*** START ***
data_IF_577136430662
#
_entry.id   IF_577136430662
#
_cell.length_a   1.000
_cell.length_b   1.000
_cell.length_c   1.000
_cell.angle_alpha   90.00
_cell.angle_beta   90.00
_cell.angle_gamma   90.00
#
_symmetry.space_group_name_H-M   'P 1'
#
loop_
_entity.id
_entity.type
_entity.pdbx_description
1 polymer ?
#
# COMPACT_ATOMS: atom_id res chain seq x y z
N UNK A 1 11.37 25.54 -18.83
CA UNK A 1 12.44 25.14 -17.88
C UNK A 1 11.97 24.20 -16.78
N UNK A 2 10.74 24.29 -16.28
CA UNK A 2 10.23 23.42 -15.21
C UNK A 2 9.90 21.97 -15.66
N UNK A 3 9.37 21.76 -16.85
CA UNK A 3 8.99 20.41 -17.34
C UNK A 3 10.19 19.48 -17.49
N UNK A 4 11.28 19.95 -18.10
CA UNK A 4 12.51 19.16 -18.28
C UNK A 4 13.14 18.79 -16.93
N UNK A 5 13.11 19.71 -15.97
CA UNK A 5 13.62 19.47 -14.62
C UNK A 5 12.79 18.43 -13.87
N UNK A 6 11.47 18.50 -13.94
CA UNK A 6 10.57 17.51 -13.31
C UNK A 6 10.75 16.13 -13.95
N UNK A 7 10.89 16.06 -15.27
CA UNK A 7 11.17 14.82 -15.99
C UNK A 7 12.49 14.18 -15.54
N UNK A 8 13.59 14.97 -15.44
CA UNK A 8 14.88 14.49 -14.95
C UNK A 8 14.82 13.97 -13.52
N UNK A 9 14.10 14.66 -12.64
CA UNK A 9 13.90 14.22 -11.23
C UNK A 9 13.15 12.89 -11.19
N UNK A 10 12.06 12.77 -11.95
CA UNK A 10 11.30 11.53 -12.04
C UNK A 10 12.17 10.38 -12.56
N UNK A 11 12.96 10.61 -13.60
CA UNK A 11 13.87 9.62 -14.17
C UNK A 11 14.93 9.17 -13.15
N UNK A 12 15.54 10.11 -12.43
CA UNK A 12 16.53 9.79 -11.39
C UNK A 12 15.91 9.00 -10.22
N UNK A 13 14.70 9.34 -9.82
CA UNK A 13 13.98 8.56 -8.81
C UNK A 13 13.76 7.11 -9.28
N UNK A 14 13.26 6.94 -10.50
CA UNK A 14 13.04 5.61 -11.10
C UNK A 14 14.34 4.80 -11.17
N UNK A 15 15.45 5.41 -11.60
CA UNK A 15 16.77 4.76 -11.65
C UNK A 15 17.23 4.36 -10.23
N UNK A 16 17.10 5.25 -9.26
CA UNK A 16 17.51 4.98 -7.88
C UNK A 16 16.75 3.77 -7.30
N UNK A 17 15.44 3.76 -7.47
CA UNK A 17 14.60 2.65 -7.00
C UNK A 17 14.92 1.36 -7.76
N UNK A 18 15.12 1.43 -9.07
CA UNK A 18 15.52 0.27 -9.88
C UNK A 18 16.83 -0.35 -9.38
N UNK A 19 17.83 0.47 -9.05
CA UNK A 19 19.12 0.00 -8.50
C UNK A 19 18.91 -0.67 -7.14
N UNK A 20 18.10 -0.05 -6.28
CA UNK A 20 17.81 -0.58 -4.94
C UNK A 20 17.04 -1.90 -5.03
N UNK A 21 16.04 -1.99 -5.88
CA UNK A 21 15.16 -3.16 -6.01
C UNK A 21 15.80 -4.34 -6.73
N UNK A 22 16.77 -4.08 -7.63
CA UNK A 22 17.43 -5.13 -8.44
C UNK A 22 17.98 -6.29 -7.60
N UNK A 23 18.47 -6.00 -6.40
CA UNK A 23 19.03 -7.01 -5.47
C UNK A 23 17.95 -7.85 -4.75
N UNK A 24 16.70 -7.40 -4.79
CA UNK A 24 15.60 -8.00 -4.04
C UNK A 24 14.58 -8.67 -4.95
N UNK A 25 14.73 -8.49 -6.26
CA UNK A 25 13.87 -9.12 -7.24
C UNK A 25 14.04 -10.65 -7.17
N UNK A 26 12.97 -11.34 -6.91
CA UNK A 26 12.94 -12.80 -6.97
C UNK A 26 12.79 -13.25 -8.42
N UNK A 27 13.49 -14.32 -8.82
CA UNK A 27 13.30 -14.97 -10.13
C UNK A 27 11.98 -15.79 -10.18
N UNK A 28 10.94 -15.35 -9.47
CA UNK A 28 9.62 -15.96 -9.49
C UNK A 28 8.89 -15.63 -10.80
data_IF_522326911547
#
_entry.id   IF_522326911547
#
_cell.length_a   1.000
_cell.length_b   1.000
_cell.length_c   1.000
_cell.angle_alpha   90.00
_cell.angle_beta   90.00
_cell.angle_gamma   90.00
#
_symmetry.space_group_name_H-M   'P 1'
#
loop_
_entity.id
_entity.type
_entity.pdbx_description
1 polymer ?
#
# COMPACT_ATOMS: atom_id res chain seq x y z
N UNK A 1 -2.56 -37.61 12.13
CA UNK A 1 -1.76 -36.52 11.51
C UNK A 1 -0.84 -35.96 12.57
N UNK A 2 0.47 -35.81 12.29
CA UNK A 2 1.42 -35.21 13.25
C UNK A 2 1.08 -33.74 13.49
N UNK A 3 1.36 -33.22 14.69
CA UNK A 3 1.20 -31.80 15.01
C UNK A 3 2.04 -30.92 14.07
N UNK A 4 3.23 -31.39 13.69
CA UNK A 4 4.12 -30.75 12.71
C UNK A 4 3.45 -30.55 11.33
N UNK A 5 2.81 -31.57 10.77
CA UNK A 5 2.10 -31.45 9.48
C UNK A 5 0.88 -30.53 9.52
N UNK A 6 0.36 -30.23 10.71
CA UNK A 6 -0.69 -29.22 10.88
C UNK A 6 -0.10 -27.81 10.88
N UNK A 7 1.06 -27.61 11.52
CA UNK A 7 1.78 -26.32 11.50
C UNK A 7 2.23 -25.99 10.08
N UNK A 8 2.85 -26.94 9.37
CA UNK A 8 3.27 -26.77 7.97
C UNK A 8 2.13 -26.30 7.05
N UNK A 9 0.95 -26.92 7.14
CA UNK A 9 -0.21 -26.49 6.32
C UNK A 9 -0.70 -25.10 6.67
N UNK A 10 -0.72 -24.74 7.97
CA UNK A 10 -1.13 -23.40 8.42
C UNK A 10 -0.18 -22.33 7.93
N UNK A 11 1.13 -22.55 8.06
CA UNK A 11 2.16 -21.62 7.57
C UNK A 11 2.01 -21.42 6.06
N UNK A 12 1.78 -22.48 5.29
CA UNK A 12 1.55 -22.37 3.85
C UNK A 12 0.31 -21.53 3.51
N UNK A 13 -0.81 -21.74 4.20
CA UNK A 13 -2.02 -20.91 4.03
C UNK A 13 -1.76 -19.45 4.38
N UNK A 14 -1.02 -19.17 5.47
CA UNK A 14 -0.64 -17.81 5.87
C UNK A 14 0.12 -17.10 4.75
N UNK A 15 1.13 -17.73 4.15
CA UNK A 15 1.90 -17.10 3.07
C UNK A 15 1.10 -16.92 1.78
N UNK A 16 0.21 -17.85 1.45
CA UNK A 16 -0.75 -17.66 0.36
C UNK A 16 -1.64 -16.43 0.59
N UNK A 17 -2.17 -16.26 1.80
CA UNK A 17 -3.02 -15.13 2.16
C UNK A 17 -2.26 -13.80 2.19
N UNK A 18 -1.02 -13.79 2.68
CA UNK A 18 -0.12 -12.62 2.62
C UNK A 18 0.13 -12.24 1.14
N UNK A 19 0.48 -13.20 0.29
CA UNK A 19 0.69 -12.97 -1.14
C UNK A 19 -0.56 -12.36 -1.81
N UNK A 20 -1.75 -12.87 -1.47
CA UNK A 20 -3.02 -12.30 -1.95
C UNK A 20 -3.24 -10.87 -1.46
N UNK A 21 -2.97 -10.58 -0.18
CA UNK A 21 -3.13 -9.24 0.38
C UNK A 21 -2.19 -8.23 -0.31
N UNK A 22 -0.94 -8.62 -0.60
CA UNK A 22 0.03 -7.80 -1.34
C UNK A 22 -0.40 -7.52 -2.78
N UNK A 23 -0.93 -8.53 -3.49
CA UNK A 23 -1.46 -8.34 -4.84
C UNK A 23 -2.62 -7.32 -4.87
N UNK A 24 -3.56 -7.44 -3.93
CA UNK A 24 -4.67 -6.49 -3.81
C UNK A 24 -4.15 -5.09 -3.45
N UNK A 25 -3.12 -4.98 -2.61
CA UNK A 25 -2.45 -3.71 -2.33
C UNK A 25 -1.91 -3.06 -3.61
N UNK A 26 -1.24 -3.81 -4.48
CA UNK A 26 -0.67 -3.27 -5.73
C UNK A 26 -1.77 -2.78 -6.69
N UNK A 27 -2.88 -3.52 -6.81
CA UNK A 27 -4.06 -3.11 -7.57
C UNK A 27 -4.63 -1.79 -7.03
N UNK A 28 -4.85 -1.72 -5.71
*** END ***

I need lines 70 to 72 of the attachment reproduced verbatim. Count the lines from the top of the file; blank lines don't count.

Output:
CA UNK A 17 14.60 2.65 -7.00
C UNK A 17 14.92 1.36 -7.76
N UNK A 18 15.12 1.43 -9.07